But even if a circumstance like that arises for the team drafting first, or a team coveting Luck misses out on having the first pick, it looks like quarterback-needy clubs will have plenty more to choose from.
1) How the Jets deal with Ravens tailback Ray Rice. Speaking with personnel folks this week, one thing was clear about New York's loss to the Raiders -- Oakland had copied a blueprint drawn up by the Cowboys. Felix Jones didn't go crazy against the Jets or anything (17 carries, 44 yards), but he showed enough on speed plays to the outside, forcing the New York linebackers to chase to the sideline, to prompt Hue Jackson to try to turn the running game for his offense into a track meet. Advantage: Oakland. Darren McFadden went for 171 yards on just 19 carries. It may not be a fatal flaw for an otherwise stout Jets defense, but it's certainly worth watching, with Rice, Danny Woodhead, and Reggie Bush coming in the next three weeks, and an effort sure to be made to get those players in space.
2) How the Dallas offensive line holds up against the starry Detroit defensive front. With Andre Gurode, Leonard Davis and Marc Colombo jettisoned, and Phil Costa, Bill Nagy and Tyron Smith replacing them, the Cowboys' group is still a work in progress. And despite the team's 2-1 start, it's hardly like Tony Romo's gone untouched, or the 27th-ranked running game is plowing folks over. But they've made it work to a reasonable degree, which really is a theme for the whole team -- making the whole better than sum of the parts. If it sounds like the opposite of what Dallas has been, well, then you might be on to something. As one Cowboy told me, "It just an unselfish group, everyone has a role to play and has accepted it." We'll see how that holds up when Ndamukong Suh and company get to Jerry's Big House.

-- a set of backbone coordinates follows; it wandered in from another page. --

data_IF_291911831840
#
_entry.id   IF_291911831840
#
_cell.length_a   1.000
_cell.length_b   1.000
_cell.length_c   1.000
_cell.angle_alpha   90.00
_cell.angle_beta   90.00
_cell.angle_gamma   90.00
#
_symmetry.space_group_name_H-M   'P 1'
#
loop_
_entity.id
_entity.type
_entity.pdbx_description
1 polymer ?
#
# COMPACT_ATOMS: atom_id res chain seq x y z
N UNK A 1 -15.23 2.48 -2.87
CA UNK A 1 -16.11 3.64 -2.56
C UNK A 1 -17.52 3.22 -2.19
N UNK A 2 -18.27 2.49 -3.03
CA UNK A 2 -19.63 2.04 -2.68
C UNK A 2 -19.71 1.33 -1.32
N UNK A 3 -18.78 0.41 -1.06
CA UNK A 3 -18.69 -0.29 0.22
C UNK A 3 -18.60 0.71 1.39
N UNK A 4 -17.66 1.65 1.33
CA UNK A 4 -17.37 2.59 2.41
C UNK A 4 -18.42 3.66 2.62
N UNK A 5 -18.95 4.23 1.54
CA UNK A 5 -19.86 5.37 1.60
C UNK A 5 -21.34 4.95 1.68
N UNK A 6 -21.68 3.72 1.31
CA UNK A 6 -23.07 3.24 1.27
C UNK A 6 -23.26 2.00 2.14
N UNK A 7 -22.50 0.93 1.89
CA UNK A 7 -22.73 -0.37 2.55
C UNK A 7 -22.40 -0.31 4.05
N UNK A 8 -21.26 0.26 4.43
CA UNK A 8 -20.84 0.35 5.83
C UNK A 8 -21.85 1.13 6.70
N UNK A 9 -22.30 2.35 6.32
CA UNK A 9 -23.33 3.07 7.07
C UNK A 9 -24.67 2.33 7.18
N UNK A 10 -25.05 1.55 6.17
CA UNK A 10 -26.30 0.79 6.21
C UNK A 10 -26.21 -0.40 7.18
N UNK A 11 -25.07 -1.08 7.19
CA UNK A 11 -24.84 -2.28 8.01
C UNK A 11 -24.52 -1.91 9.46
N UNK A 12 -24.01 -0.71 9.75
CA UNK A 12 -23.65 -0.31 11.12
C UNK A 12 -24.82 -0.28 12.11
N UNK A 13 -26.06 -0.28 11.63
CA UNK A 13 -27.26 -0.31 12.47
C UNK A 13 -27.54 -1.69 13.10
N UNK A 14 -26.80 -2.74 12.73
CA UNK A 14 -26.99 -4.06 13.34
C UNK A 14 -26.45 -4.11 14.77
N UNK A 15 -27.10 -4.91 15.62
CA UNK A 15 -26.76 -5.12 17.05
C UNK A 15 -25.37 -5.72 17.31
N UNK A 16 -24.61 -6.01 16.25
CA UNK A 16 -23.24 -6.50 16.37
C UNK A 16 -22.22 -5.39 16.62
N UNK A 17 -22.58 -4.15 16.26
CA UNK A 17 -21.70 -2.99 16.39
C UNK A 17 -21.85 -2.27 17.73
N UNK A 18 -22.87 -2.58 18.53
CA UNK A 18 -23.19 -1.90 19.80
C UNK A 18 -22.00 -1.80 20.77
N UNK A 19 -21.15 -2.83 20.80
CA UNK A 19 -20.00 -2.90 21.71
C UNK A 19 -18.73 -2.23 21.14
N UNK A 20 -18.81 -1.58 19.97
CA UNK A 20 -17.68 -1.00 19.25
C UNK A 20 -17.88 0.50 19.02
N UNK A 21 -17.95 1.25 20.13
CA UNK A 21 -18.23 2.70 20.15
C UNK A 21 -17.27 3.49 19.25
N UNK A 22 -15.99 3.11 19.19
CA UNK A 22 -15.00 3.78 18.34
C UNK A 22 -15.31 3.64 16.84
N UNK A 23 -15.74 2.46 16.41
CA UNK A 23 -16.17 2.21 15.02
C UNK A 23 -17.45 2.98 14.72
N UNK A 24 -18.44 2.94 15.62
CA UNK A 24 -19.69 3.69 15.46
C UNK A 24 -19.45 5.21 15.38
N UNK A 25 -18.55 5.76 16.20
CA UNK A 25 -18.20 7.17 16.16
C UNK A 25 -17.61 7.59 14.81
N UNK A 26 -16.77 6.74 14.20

3) The Bills defense with a chance to face a rookie quarterback. As fun as the dramatics of the past two weeks must have been, my guess is Chan Gailey would be more than happy to get a more comfortable win this week, with a trip to Cincinnati on tap. That'll mean getting more consistent work from the defense, which showed good signs last week. "I wouldn't call them elite yet," said one scouting director, "but not a lot of teams force (Tom Brady) into four interceptions. They looked a lot more sound than when I saw them in the preseason." And that's with Kirk Morrison on the shelf and second-round pick Aaron Williams out for most of the game. Of course, Brady also did get his -- 387 yards and four touchdowns worth -- but this unit produced when Buffalo needed it. And facing Andy Dalton and the Bengals could provide the Bills defense, bolstered in the offseason with guys like Nick Barnett and Marcel Dareus, with the chance to take another step forward.
4) Where Curtis Painter stands. Sound like a funny one? Sure it does. But I remember the summer of 2008, when Matt Cassel looked terrible in the preseason and speculation ran rampant he would be cut. And then, he went 10-5 as Patriots' starter when Brady went down. Yes, I know that bringing in Kerry Collins was hardly a vote of confidence for Painter. But the Colts have spent three years developing him, Reggie Wayne went to bat for him, and he didn't look completely lost stepping under the Sunday Night Football spotlight. Some players look different when they're thrust into a full-time role. Cassel certainly did. It's worth taking a look to see if 6-foot-4, 230-pound Painter does too.
1) The Texans are not going anywhere, and will make the playoffs for the first time in their 10-year history. And I'm saying that after a loss, the same way I said I was impressed with the Raiders in Buffalo last weekend. For the same reason, too -- their fight in a hostile environment. Like Oakland the week before, the Texans built a first-half lead and blew it, but kept battling until a backbreaking final series finished them off. Houston's revamped, Wade Phillips-led defense was hardly the juggernaut it looked like in Weeks 1 and 2, but few units will when faced with Drew Brees. You still get the idea that it's good to support an offense that has the ability to be otherworldly.